Blogland has been part of normality during lockdown too.

When we were in full lockdown for six months last year I rarely went out except for walks. I met people a lot on video chats and the good old telephone. Like everyone else social life and things like meeting to play bowls all stopped.

However, unlike most of my friends, despite me being a social animal I did not miss socialising. I enjoyed having no commitments. I enjoyed waking up and looking at the weather and deciding it was a perfect day for the garden or a walk or writing letters or working in the workshop/garage out of the rain. 

I could well understand the angst of people living in a multi-storey flat cooped up with other family members with no space and probably having to work from home or home-school. I would have hated that.

Now that things are returning to 'normal' and my diary is full and I have to be aware of the day and the time I am realising just how much I actually enjoyed lockdown. I didn't just endure it. I truly enjoyed it.

Now, though, I will get on with enjoying life again and now that I'm home from hospital and getting back into my Island routine I shall, hopefully, also catch up with all my Blogland pals and find out what you've been up to.

Tuesday, 13 April 2021

It Takes So Much Longer Now

Somewhere about 40 years ago I went to the doc for something and he noticed a 'blemish' on my forehead which he regarded with suspicion. He gave my bonce a thorough going over and warned me that the type of skin I had would be very susceptible to UV damage and that I should ALWAYS wear a hat outside even if I was just bringing peat from the stack into the house.  He then sliced a little bit out of my upper forehead and sent it off for analysis. It came back clear. I have worn a hat ever since.

However living in New Zealand and spending much of my life in the sun on the croquet greens has taken its toll, despite me slathering myself with sunblock every day as soon as I had showered and topping it up at lunchtime too.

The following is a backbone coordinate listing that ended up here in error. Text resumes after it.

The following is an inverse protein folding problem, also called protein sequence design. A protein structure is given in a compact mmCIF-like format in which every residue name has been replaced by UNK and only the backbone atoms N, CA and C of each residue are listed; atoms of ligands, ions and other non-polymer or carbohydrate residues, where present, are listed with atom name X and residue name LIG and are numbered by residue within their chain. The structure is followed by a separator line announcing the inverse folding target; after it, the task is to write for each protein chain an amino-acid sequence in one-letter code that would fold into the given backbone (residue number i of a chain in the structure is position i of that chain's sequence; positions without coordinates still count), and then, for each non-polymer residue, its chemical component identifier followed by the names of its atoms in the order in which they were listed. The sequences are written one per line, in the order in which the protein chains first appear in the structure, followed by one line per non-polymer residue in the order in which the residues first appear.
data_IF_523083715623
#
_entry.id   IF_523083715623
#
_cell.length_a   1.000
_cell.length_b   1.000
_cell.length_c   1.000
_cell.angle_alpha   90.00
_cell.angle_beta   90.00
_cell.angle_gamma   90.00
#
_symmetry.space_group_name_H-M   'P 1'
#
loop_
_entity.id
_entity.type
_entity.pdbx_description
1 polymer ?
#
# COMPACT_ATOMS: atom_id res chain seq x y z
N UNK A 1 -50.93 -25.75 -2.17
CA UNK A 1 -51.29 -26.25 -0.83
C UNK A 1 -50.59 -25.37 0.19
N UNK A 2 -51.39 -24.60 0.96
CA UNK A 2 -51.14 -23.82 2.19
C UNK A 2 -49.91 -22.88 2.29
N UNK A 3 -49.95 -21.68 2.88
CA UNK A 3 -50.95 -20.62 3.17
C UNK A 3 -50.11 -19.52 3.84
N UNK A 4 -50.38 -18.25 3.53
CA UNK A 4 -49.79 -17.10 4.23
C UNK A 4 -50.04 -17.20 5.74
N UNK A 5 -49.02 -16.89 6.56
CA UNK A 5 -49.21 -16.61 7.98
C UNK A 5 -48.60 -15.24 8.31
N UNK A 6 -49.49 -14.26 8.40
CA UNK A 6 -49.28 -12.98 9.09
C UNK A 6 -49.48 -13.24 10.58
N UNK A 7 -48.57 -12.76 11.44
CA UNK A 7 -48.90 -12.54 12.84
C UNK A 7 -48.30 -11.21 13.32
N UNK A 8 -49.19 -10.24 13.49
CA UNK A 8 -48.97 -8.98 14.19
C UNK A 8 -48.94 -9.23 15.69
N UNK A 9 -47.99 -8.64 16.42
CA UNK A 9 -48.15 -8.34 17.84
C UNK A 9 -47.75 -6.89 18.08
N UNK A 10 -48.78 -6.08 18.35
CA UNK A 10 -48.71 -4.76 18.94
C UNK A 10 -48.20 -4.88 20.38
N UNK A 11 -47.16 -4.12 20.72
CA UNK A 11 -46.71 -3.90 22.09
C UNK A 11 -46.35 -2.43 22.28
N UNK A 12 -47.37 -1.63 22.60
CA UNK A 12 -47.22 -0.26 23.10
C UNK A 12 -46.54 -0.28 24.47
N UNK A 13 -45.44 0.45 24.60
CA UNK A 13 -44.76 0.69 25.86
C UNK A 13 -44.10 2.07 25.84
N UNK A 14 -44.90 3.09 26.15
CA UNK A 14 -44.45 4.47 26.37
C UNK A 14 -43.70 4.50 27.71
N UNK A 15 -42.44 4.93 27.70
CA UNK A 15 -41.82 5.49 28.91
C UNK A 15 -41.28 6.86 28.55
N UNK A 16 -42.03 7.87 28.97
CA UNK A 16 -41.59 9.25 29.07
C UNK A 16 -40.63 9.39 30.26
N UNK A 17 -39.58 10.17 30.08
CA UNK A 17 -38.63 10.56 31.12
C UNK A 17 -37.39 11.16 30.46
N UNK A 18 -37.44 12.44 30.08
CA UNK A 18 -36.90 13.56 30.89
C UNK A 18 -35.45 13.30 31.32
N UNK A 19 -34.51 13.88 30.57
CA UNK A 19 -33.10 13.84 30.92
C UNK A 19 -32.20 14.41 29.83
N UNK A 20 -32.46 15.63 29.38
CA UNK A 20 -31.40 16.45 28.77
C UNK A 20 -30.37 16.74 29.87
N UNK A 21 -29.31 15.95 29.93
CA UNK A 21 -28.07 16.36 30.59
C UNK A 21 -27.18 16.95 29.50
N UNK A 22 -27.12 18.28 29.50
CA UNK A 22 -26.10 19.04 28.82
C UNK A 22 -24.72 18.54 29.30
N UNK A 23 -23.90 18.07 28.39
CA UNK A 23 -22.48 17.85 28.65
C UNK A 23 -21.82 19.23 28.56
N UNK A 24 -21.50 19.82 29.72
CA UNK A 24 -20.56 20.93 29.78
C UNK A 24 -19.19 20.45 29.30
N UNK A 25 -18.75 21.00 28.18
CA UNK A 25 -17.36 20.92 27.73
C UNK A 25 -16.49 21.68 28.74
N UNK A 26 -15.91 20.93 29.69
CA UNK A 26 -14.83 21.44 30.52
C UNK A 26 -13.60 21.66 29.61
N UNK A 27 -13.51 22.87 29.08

A few years ago I got a Squamous carcinoma on my neck. I was referred to a dermatologist and our ENT surgeon removed it. Since then I've had several BCCs off my nose caught when she did my 6 monthly check-ups.

I was in seeing the doc about something last year over 6 months ago. He decided to have a thorough look at my head again. He spotted another BCC. He referred me to the dermatologist. We no longer have one on the Island so I saw a very thorough dermatology nurse who confirmed that it was, indeed, a BCC which needed removing. I was supposed to see the ENT Consultant next week but, Sod's Law, you get one appointment and another two come along the day either side of it. They happen to be in Ayr and are for the overdue-because-of-Covid replacement of my uretic stent so take precedence over a BCC any day.

There was something to be said for the days when the doc looked at you and just wheeked a nasty off/out.

Wednesday, 7 April 2021

More Pot Pourri

Many of my daffodils had been in the garden for decades and were past their best and I wanted new ones in some areas too. I went to a large Lincolnshire  supplier and ordered a couple of small sacks of tulips and one of assorted daffodils and narcissi too. It hadn't occurred to me that there might me some 'fancy' ones included because I've never had anything but the 'ordinary' single trumpet daffodil. So the one on the right was a surprise. I have discovered that they have a very big disadvantage in our windy climate - they are top heavy, blow over and break. The fact that I'm not keen on their looks either isn't really important in the circumstances.

I've discovered that the polycarb can easily get into the high 30ºCs during the day and into single figures at night so I decided that to give some of my germinating seeds the best chance I'd try and keep them in a warm but not extreme environment until I've sussed things out. I've not grown much from seed for many years. So this germinator is living on my electrically underfloor heated bathroom for the time being. The rest are scattered around in experimental places. 

The results have been astounding and since I took that picture the seedlings have germinated.
My latest completion - 1000 piece jigsaw. One of the more enjoyable - not too hard and not too easy.










Whilst I was clearing the raised beds which I used to use for vegetables I found all these beauties. They had grown from an unsuccessful trial using a black sack which I had emptied onto the area last year. I obviously left some potatoes in it. They are beauties. 

Sunday, 4 April 2021